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Natural Gas Futures Tick Lower After EIA Prints 82 Bcf Storage Withdrawal
The U.S. Energy Information Administration (EIA) on Thursday reported a withdrawal of 82 Bcf natural gas from underground storage for the week ended Jan. 13. The result proved steeper than expectations – though anemic compared to historic averages — and left already battered Nymex natural gas futures modestly lower.
“That’s quite the loose number once again,” said a participant on the online energy platform Enelyst.
The latest print followed a rare January injection of 11 Bcf reported a week earlier.
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Ahead of the 10:30 ET government report, the February Nymex gas futures contract was down 1.5 cents at $3.296/MMBtu. The prompt month ticked up to $3.306 soon after the EIA data was released.
By 11 a.m. ET, however, it was down 2.7 cents to $3.284. Futures this week are hovering around a level that is barely half of the early-winter highs.
Prior to the report, analysts had anticipated a withdrawal in the 70s Bcf.
Estimates submitted to Reuters ranged from declines of 53 Bcf to 81 Bcf, with a median of 73 Bcf. Bloomberg’s poll found analysts looking for a median pull of 75 Bcf. Withdrawal estimates spanned from 61 Bcf to 85 Bcf. A Wall Street Journal survey landed at an average draw of 72 Bcf, with responses ranging from decreases of 61 Bcf to 81 Bcf.
While the EIA result exceeded median projections, it compared bearishly with a five-year average draw of 156 Bcf and a year-earlier pull of 203 Bcf.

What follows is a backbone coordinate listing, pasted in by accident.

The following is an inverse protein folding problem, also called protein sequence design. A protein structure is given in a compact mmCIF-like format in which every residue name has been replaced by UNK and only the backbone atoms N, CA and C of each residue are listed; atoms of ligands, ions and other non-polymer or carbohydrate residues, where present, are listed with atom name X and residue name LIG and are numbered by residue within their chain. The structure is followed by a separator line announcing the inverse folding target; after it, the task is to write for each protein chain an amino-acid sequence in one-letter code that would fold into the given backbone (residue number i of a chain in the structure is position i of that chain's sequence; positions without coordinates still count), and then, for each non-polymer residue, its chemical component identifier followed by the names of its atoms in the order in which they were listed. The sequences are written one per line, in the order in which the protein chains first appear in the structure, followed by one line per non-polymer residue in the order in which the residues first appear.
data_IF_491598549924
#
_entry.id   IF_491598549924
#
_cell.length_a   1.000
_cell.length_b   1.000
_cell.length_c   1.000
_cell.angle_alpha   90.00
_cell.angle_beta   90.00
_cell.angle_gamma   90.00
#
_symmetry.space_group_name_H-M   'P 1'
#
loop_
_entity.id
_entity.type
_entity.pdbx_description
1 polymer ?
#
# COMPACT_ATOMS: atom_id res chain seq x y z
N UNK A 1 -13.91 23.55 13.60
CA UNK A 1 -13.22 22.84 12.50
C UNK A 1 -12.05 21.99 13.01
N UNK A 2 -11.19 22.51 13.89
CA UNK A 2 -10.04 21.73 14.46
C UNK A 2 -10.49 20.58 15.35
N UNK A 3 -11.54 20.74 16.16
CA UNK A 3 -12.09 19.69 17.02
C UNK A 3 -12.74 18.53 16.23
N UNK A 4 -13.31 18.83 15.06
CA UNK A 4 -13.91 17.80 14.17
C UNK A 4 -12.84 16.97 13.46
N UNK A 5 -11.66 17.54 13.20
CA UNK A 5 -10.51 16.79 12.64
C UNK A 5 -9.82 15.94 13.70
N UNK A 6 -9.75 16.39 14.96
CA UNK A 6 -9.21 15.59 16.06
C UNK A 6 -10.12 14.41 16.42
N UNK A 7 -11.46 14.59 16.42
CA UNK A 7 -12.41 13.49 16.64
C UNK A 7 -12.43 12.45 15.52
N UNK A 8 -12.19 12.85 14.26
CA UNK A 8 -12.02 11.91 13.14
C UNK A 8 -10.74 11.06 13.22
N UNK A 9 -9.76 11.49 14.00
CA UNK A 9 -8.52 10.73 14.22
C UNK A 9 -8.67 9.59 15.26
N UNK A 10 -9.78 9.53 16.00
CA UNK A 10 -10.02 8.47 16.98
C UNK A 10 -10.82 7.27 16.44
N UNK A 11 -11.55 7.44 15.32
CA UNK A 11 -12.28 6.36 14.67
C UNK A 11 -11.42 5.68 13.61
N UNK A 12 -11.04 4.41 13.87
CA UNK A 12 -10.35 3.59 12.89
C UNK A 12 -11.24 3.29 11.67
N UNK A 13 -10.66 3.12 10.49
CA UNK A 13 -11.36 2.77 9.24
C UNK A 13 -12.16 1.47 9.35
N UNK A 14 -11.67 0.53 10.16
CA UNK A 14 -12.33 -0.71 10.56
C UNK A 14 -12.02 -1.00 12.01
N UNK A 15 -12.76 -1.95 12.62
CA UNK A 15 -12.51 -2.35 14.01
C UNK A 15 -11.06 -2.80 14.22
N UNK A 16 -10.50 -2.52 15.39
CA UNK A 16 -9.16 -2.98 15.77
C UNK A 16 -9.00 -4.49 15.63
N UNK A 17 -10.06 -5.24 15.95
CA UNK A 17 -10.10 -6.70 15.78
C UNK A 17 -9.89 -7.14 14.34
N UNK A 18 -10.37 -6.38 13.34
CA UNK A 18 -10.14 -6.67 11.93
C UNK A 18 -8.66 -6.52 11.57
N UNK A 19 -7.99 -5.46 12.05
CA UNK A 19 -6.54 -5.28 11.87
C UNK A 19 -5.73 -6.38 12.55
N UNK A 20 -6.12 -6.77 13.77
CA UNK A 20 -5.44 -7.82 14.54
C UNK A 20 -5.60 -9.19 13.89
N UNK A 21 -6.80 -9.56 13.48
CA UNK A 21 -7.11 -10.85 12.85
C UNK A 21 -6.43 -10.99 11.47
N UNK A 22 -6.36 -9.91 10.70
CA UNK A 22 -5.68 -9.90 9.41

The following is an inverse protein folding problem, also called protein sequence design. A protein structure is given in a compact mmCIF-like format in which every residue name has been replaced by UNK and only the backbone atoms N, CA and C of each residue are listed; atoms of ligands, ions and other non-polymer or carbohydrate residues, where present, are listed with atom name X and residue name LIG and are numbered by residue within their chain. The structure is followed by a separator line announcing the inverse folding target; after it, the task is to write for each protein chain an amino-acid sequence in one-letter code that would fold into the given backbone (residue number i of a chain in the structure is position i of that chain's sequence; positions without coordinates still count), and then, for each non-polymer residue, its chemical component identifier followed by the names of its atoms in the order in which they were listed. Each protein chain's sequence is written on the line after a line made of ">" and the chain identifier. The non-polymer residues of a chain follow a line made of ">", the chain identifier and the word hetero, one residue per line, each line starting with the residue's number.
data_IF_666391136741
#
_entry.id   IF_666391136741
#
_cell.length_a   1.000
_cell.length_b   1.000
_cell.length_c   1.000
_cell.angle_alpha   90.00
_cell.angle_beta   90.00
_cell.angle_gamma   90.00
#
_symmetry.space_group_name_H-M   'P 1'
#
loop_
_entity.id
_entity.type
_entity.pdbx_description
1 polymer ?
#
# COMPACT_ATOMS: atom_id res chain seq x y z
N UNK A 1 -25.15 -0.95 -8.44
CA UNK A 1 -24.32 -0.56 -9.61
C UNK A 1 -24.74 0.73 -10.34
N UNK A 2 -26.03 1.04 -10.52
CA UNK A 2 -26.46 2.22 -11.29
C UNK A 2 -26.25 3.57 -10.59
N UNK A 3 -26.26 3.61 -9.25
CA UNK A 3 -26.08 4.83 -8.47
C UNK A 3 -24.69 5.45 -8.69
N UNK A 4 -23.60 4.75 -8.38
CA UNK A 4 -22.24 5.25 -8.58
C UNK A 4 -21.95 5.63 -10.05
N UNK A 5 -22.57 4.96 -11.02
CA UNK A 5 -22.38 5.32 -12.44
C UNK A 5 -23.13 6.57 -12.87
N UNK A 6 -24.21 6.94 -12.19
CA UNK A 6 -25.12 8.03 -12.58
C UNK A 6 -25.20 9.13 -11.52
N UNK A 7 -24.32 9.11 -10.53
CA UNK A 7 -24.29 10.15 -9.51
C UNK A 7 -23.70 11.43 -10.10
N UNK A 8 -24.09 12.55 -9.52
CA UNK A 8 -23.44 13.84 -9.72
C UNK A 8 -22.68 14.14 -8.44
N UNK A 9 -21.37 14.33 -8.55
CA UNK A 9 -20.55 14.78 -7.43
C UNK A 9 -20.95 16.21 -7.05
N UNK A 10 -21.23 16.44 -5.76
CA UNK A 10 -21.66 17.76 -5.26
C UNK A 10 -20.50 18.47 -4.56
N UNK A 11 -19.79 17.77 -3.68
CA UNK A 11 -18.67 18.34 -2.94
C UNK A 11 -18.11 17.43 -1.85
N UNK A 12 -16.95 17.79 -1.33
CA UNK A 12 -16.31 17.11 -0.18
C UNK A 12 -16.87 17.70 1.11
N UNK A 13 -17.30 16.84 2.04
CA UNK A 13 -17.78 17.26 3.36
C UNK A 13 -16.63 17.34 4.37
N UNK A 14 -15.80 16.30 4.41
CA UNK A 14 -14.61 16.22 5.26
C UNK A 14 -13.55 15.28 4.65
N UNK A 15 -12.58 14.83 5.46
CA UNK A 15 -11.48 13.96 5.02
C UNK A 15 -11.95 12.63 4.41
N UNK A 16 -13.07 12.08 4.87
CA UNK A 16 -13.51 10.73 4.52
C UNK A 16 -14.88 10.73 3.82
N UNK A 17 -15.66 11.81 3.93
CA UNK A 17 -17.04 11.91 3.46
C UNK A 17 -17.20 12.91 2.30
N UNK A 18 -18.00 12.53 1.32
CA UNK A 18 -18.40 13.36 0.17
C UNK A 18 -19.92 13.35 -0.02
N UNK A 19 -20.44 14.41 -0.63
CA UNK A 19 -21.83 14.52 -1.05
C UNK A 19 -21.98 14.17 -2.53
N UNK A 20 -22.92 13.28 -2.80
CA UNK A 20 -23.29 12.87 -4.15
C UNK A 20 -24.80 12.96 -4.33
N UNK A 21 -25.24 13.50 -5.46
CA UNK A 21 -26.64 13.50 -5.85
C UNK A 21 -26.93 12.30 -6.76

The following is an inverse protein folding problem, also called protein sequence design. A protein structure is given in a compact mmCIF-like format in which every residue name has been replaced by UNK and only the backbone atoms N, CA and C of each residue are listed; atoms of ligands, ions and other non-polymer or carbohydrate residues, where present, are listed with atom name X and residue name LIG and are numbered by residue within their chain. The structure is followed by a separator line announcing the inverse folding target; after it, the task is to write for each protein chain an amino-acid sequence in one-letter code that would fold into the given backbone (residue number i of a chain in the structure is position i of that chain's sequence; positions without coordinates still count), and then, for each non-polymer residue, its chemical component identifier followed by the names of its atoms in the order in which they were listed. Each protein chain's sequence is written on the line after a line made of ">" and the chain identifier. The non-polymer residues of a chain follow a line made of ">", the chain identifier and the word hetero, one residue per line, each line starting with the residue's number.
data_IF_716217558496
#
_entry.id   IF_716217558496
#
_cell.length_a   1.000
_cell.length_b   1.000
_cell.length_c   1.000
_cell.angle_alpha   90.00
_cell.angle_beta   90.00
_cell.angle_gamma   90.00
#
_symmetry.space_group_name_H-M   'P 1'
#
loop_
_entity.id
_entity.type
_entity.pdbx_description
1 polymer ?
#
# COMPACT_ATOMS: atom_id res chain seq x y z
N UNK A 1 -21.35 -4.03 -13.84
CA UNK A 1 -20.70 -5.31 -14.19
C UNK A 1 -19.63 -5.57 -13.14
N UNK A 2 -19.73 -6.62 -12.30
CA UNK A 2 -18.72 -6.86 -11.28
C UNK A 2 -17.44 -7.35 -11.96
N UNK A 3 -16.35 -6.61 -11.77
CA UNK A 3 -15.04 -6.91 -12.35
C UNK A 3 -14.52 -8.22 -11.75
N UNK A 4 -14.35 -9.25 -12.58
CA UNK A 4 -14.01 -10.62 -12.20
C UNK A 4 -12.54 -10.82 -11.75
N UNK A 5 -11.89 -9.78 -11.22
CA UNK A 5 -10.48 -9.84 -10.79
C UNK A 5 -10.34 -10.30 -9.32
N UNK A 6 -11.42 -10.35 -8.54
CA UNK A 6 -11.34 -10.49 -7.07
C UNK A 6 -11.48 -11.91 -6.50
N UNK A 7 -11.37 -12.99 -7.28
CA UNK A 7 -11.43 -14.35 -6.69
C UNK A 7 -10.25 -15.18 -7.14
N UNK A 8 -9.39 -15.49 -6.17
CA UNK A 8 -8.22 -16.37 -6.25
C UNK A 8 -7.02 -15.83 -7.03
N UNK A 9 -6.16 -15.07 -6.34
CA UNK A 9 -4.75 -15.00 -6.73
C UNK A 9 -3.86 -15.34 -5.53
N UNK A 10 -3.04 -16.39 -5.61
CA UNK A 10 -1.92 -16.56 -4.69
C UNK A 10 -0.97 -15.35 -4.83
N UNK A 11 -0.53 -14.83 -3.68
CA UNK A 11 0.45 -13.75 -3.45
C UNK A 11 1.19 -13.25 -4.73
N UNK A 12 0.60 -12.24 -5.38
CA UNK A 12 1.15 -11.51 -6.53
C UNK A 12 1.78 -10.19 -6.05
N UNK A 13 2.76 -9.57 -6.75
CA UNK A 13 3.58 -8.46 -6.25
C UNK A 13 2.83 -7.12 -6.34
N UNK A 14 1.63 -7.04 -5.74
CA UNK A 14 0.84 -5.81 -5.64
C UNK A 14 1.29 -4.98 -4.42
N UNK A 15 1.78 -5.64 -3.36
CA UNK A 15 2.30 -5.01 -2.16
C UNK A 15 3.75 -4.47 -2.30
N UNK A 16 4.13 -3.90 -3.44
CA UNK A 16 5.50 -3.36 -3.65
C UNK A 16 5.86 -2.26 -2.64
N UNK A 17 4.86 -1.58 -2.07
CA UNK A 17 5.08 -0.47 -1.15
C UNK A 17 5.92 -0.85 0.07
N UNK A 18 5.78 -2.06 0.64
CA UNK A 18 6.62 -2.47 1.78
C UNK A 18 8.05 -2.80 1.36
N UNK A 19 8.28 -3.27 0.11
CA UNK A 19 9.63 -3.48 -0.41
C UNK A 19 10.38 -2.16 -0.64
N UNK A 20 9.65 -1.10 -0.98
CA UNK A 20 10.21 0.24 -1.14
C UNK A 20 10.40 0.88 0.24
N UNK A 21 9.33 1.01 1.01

Analysts noted that production has been strong this month – above 100 Bcf/d – while mild weather across large swaths of the Lower 48 depleted heating demand.
“Demand has significantly underperformed,” said one analyst on Enelyst. “Essentially, the need for storage has gone way down.”
The decrease for the Jan. 13 week lowered inventories to 2,820 Bcf. That compared with the year-earlier level of 2,839 Bcf and the five-year average of 2,786 Bcf.
For the latest EIA print, the East and Midwest regions led, with each posting a pull of 38 Bcf. Mountain region inventories fell by 6 Bcf, while Pacific stocks decreased by 3 Bcf.
South Central stocks, meanwhile, increased by 2 Bcf. The result reflected a 12 Bcf injection into salts that was mostly offset by a pull of 10 Bcf from nonsalt facilities.
Looking ahead to next week, analysts are generally expecting another modest pull relative to recent years.
Early estimates for the week ending Jan. 20 submitted to Reuters ranged from withdrawals of 67 Bcf to 87 Bcf, with an average decrease of 78 Bcf. That compares with a decrease of 217 Bcf a year earlier and a five-year average decline of about 185 Bcf.
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